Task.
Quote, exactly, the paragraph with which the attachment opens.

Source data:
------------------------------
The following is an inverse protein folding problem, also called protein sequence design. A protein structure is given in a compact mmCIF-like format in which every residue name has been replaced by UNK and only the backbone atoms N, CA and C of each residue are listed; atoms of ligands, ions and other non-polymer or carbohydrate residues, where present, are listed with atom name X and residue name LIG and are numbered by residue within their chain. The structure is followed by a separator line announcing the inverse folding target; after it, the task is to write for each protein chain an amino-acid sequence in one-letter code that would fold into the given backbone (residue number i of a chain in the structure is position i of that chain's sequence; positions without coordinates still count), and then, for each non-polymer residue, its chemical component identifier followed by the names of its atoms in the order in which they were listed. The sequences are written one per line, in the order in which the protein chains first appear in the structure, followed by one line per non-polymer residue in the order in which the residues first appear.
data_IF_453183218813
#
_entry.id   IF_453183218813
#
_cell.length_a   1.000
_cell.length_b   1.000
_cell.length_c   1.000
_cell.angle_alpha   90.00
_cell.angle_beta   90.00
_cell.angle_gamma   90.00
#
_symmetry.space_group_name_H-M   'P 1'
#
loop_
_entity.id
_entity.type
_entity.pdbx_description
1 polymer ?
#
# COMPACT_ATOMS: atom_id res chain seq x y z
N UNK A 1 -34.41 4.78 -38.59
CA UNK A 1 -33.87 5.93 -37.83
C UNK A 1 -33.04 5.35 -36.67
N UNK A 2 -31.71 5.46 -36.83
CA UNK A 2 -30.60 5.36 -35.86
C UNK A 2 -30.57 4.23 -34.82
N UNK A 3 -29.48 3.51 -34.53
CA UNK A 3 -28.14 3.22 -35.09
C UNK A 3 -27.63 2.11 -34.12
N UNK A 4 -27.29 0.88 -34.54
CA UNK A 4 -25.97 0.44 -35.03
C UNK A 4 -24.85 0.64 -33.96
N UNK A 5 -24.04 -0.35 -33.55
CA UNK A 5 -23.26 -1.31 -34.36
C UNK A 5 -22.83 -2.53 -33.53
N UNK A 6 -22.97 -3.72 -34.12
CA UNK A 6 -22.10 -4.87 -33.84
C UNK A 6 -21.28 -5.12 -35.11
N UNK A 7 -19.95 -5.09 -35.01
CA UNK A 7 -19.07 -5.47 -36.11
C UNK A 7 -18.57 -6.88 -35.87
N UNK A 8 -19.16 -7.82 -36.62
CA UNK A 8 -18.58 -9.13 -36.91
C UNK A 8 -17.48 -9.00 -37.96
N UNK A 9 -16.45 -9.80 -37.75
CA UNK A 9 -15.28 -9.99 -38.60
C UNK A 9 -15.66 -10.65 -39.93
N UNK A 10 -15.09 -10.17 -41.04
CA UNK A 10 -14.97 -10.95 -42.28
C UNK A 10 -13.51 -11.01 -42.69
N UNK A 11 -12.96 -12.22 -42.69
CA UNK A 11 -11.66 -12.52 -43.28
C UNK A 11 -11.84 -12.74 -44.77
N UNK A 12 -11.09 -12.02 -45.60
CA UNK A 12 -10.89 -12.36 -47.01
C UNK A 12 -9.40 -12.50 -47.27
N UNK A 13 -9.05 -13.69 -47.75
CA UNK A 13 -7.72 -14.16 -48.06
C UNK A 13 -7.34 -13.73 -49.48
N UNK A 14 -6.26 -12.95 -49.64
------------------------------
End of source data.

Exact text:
The following is an inverse protein folding problem, also called protein sequence design. A protein structure is given in a compact mmCIF-like format in which every residue name has been replaced by UNK and only the backbone atoms N, CA and C of each residue are listed; atoms of ligands, ions and other non-polymer or carbohydrate residues, where present, are listed with atom name X and residue name LIG and are numbered by residue within their chain. The structure is followed by a separator line announcing the inverse folding target; after it, the task is to write for each protein chain an amino-acid sequence in one-letter code that would fold into the given backbone (residue number i of a chain in the structure is position i of that chain's sequence; positions without coordinates still count), and then, for each non-polymer residue, its chemical component identifier followed by the names of its atoms in the order in which they were listed. The sequences are written one per line, in the order in which the protein chains first appear in the structure, followed by one line per non-polymer residue in the order in which the residues first appear.